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The Informer: The economics of words laid bare

Families love the government's tourism package, one MP says. Really? All?
Families love the government's tourism package, one MP says. Really? All?

What's that song about sorry being the hardest word?

Not so much if there's a price-tag attached.

The nation's Defence Minister Linda Reynolds settled a defamation legal case with former staffer Brittany Higgins after calling her a "lying cow".

Senator Reynolds, on extended sick leave, is still embroiled in controversy over her handling of allegations raised by Ms Higgins, who says she was raped by a colleague at Parliament House in 2019.

The undisclosed sum will go towards an organisation in the Canberra area that provides sexual abuse survivors counselling and support.

The minister didn't just leave it at an apology and retraction but insisted in a statement her comment was not meant "in the sense it may have been understood".

Today Senator Reynolds' colleague Peter Dutton wasn't in the mood for apologies and instead fired off one of those broadsides only pollies can deliver. Community leaders were "playing politics" with the government's tourism package, he said.

The $1.2 billion tourism and aviation rescue package will provide an estimated 800,000 subsidised airfares on government-nominated routes.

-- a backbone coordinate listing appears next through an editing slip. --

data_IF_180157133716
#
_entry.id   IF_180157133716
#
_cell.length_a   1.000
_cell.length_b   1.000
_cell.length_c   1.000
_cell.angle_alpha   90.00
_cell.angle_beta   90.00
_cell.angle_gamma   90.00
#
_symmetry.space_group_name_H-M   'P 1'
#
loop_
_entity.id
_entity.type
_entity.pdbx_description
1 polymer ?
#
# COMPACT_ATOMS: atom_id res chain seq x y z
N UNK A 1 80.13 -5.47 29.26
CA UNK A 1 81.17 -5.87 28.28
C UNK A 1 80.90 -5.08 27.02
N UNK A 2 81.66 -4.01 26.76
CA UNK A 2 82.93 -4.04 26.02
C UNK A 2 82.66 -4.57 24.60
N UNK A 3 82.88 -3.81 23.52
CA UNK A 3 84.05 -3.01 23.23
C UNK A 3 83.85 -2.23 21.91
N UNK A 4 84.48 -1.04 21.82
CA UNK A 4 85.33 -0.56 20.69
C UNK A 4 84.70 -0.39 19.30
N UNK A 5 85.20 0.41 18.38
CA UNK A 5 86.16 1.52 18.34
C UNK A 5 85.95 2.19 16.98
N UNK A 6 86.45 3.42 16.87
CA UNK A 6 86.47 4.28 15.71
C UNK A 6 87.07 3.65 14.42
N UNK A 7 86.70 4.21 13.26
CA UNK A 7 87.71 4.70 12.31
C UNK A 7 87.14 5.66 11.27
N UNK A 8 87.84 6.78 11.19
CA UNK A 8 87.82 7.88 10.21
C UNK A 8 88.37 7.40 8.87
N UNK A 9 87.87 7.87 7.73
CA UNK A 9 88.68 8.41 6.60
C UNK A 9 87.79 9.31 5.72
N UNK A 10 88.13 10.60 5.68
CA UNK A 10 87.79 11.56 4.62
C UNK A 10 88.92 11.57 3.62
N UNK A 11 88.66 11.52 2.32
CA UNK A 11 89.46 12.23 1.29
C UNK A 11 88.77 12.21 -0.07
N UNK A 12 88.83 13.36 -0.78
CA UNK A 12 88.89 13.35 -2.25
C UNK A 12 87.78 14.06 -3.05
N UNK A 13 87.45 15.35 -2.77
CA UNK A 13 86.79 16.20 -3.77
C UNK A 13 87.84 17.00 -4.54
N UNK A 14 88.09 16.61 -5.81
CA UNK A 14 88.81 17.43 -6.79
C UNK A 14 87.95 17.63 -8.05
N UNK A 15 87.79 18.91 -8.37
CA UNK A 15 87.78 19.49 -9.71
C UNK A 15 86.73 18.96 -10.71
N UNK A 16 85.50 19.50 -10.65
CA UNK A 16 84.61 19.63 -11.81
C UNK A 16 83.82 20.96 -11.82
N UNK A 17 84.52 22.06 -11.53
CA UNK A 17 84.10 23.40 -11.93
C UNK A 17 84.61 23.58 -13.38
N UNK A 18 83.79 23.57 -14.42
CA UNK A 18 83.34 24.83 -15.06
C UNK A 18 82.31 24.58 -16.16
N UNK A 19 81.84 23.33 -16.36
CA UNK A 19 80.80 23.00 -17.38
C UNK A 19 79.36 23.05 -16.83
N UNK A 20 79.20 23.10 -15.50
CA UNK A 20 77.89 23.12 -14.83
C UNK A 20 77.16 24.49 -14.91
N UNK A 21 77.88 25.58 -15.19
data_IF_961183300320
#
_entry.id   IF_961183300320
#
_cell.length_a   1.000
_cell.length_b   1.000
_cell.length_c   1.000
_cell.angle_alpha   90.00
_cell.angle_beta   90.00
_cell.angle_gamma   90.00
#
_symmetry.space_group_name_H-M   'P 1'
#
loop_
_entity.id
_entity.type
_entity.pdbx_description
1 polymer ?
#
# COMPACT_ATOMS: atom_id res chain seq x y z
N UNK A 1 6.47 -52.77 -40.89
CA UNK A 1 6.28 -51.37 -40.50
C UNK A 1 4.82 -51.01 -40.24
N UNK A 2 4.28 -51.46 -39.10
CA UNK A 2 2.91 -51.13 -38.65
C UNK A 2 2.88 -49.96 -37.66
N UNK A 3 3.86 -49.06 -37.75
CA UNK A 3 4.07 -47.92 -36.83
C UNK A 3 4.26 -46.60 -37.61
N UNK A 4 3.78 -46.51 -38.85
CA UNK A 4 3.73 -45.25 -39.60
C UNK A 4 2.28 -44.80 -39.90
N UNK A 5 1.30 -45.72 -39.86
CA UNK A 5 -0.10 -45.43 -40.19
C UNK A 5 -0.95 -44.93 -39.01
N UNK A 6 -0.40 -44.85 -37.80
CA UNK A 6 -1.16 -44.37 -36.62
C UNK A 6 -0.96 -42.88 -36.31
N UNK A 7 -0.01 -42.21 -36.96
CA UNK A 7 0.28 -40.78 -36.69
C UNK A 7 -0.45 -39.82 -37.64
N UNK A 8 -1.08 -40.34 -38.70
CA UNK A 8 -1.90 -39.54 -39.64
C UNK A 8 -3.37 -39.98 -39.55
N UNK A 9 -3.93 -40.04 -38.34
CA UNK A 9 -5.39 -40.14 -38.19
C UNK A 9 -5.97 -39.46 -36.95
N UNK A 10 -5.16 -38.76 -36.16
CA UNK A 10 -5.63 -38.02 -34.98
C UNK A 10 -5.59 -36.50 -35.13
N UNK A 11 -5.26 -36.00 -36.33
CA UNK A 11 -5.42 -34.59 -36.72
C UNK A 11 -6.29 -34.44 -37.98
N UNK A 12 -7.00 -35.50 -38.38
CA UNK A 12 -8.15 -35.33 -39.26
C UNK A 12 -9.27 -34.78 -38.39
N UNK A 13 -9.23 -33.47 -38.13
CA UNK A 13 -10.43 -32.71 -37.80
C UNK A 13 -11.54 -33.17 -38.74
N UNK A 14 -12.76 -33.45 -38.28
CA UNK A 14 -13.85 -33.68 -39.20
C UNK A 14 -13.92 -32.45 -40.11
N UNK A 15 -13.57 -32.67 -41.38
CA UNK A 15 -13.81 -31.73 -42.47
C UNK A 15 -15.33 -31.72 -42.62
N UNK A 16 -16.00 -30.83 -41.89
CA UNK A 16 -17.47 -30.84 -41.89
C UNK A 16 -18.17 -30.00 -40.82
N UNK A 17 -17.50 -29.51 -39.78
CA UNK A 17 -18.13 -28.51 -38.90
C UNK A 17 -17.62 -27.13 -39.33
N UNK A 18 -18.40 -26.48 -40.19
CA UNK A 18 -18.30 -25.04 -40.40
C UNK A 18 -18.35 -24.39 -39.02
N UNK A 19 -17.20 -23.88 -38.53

"There are lots of people that will take any dollar that you give them, and if you give them one dollar they ask for a second," Mr Dutton told Nine on Friday.

"The fact is mums and dads love this policy because they want a cheap airfare and they want to go for a holiday, they want to be able to spend money in regional areas."

Well, presumably that's the mums and dads not on JobKeeper. It runs out in less than three weeks and then it's back to a JobSeeker base income of $43.57 a day.

Deputy Opposition Leader Richard Marles didn't mind politicising the package and declared it "half-price tickets to marginal seats". That's diametrically opposed to his opposite Michael McCormack who said: "Once again we're the white knight on the shining white horse."

Knights and horses aside, Australia's COVID-bubble is gradually expanding, funded or otherwise. On a personal front, my frontiers have grown, too. For the next few months a different voice will guide you through the day's happenings - well, weekdays at least.

Sarah Aquilina is far more experienced on all matters COVID, having not just survived but thrived through Victoria's hard lockdown. Here's hoping that remains the historical reference it is today. Stay safe.

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This story 'Mums and dads love this policy' All of them? first appeared on The Canberra Times.